The Kids Are All Right
WHEN the final bell sounded at Bryce Hamilton, Xavier and I gathered our things and headed out onto the south lawn. The weather forecast had predicted a clear afternoon, but the sun was fighting an uphill battle and the sky remained a cheerless, gunmetal gray. Occasionally the watery sunlight broke through and fingers of light danced across the grounds, warming the back of my neck.
"Are you coming over for dinner tonight?" I asked Xavier, linking my arm through his. "Gabriel wants to try making burritos."
Xavier looked across at me and laughed.
"I'm just thinking," he said. "How come in all the paintings, angels are depicted guarding thrones in Heaven or taking out demons? I wonder why they're never shown in the kitchen making burritos."
"Because we have a reputation to uphold," I said, nudging him. "So are you coming?"
"Can't." Xavier sighed. "I promised my kid sister I'd stay home and carve pumpkins."
"Shoot. I keep forgetting about Halloween."
"You should try and get into the spirit of it," Xavier said. "Everyone around here takes it very seriously."
I knew he wasn't exaggerating; jack-o'-lanterns and plaster headstones already adorned every front porch in town in honor of the occasion.
"I know," I said. "But the whole idea creeps me out. Why would anyone want to dress up as ghosts and zombies? It's like everyone's worst nightmares coming to life."
"Beth." Xavier stopped walking and took hold of my shoulders. "It's a holiday, lighten up!"
He was right. I needed to stop being so wary. It was six months now since the ordeal with Jake Thorn and things couldn't have been better. Peace had returned to Venus Cove and I'd grown more attached to the place than ever. Nestled on the picturesque Georgia coastline, the sleepy little town in Sherbrooke County had become my home. With its pretty balconies and ornate shopfronts, Main Street was so quaint it could have been an image on a postcard. In fact, everything from the cinema to the old courthouse exuded the Southern charm and gentility of a long-forgotten era.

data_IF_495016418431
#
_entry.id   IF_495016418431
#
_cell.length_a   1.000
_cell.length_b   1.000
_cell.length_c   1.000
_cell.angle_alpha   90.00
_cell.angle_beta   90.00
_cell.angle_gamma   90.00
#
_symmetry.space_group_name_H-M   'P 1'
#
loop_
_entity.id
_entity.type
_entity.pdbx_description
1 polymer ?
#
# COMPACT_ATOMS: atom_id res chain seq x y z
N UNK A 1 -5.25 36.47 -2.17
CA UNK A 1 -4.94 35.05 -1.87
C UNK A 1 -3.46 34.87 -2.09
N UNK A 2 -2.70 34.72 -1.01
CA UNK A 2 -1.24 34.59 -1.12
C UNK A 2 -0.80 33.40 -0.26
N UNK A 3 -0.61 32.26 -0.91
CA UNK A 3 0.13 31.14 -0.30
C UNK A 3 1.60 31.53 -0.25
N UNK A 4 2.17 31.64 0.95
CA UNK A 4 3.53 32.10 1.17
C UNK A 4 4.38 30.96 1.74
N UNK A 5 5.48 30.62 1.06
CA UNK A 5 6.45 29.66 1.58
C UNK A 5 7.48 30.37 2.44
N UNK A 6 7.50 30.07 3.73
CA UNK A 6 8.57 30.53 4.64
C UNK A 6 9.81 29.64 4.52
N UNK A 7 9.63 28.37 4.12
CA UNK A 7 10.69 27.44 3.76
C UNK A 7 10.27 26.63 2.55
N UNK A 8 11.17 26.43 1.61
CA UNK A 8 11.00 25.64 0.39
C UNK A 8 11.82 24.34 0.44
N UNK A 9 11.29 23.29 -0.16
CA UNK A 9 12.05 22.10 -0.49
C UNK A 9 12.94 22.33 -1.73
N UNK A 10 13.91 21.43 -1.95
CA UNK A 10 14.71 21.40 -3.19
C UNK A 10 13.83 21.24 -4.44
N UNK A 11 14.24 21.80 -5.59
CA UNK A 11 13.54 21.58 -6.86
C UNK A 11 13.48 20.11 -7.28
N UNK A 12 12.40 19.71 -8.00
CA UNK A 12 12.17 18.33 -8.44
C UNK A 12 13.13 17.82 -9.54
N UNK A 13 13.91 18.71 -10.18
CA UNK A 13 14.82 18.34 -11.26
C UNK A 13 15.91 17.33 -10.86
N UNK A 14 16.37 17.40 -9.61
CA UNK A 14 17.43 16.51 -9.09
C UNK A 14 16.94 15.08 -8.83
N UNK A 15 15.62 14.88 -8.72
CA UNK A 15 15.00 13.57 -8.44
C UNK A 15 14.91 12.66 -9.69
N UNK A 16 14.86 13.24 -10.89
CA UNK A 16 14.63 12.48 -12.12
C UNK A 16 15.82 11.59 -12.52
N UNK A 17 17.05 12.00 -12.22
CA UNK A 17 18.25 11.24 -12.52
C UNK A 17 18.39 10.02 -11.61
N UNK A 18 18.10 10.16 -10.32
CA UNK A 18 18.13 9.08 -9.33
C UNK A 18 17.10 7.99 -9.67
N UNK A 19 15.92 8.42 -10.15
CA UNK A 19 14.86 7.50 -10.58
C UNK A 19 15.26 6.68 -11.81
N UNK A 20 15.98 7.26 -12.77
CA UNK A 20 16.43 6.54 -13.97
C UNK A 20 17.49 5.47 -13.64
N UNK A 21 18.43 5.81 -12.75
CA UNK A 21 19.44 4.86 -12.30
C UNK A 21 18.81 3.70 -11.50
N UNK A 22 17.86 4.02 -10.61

Over the past year the influence of my family had spread and transformed Venus Cove into a model town. The church congregation had tripled in numbers, charity missions had more volunteers than they could handle, and reported incidents of crime were so few and far between that the sheriff was forced to find other things to occupy his time. Nowadays the only disputes that happened were minor, like drivers arguing over who saw a parking space first. But that was just humannature. It couldn't be changed and it wasn't our job to try and change it.
But the best development of all was that Xavier and I had grown even closer. I looked across at him. He was just as breathtakingly beautiful as ever. His tie hung loose and his blazer was slung casually over one shoulder. I could feel his taut body occasionally brushing against mine as we walked side by side, our footsteps falling in time. Sometimes it was easy to think of us as one entity.
Since the violent encounter with Jake last year, Xavier had hit the gym even harder and thrown himself into sports more vigorously. I knew he was doing it so he'd be better equipped to protect me, but that didn't mean I couldn't enjoy the perks. Xavier had more definition in his chest and washboard abs. He was still slender and perfectly proportioned, but I could see the muscles in his arms rippling beneath the fine cotton of his shirt. I looked up at his refined features: his straight nose, high cheekbones, and full lips. In the light of the sun, his walnut-colored hair was streaked with gold and his almond-shaped eyes were like liquid blue topaz. On his ring finger he now wore the gift I'd given him after he had helped me recover from Jake's attack. It was a thick silver band etched with three symbols of faith: a five-point star to represent the star of Bethlehem; a trefoil to honor the three persons of the Holy Trinity; and the initials IHS, an abbreviation of Ihesus, the way Christ's name was spelled in the Middle Ages. I'd had an identical one made for me and I liked to think they were our special version of a promise ring. Another person who'd witnessed as much as Xavier had mighthave lost all faith in Our Father, but Xavier had strength of mind and spirit. He'd made a commitment to us and I knew that nothing could persuade him to break it.